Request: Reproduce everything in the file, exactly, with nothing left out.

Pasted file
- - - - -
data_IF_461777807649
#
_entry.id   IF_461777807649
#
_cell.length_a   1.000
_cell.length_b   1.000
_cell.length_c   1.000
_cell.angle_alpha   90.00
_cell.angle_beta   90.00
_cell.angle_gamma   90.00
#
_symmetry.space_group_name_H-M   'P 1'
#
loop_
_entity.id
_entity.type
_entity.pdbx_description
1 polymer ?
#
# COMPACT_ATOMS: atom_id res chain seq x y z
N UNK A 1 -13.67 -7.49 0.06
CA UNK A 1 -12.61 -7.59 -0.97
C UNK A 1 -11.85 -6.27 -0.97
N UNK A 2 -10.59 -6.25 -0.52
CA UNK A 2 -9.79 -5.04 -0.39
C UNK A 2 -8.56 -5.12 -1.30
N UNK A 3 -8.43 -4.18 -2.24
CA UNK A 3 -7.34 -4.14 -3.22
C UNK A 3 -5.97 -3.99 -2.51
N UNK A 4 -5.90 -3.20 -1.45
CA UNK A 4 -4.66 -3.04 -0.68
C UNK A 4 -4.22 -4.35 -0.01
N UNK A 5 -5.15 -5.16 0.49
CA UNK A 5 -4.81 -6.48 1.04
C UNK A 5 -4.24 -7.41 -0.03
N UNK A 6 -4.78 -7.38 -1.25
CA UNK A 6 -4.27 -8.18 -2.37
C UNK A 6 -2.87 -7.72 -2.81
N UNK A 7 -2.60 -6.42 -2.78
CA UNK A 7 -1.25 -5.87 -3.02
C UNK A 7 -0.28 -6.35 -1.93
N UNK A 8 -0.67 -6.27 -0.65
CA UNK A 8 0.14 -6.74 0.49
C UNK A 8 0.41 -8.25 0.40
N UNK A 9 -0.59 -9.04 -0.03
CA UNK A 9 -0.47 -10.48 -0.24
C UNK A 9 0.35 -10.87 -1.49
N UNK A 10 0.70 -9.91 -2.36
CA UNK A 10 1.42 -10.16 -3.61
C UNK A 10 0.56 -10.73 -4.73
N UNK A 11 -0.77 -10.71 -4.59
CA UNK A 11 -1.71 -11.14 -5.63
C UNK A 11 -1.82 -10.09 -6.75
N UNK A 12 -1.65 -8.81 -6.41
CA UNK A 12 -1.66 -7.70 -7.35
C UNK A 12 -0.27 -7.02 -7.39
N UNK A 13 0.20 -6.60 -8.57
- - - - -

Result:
data_IF_461777807649
#
_entry.id   IF_461777807649
#
_cell.length_a   1.000
_cell.length_b   1.000
_cell.length_c   1.000
_cell.angle_alpha   90.00
_cell.angle_beta   90.00
_cell.angle_gamma   90.00
#
_symmetry.space_group_name_H-M   'P 1'
#
loop_
_entity.id
_entity.type
_entity.pdbx_description
1 polymer ?
#
# COMPACT_ATOMS: atom_id res chain seq x y z
N UNK A 1 -13.67 -7.49 0.06
CA UNK A 1 -12.61 -7.59 -0.97
C UNK A 1 -11.85 -6.27 -0.97
N UNK A 2 -10.59 -6.25 -0.52
CA UNK A 2 -9.79 -5.04 -0.39
C UNK A 2 -8.56 -5.12 -1.30
N UNK A 3 -8.43 -4.18 -2.24
CA UNK A 3 -7.34 -4.14 -3.22
C UNK A 3 -5.97 -3.99 -2.51
N UNK A 4 -5.90 -3.20 -1.45
CA UNK A 4 -4.66 -3.04 -0.68
C UNK A 4 -4.22 -4.35 -0.01
N UNK A 5 -5.15 -5.16 0.49
CA UNK A 5 -4.81 -6.48 1.04
C UNK A 5 -4.24 -7.41 -0.03
N UNK A 6 -4.78 -7.38 -1.25
CA UNK A 6 -4.27 -8.18 -2.37
C UNK A 6 -2.87 -7.72 -2.81
N UNK A 7 -2.60 -6.42 -2.78
CA UNK A 7 -1.25 -5.87 -3.02
C UNK A 7 -0.28 -6.35 -1.93
N UNK A 8 -0.67 -6.27 -0.65
CA UNK A 8 0.14 -6.74 0.49
C UNK A 8 0.41 -8.25 0.40
N UNK A 9 -0.59 -9.04 -0.03
CA UNK A 9 -0.47 -10.48 -0.24
C UNK A 9 0.35 -10.87 -1.49
N UNK A 10 0.70 -9.91 -2.36
CA UNK A 10 1.42 -10.16 -3.61
C UNK A 10 0.56 -10.73 -4.73
N UNK A 11 -0.77 -10.71 -4.59
CA UNK A 11 -1.71 -11.14 -5.63
C UNK A 11 -1.82 -10.09 -6.75
N UNK A 12 -1.65 -8.81 -6.41
CA UNK A 12 -1.66 -7.70 -7.35
C UNK A 12 -0.27 -7.02 -7.39
N UNK A 13 0.20 -6.60 -8.57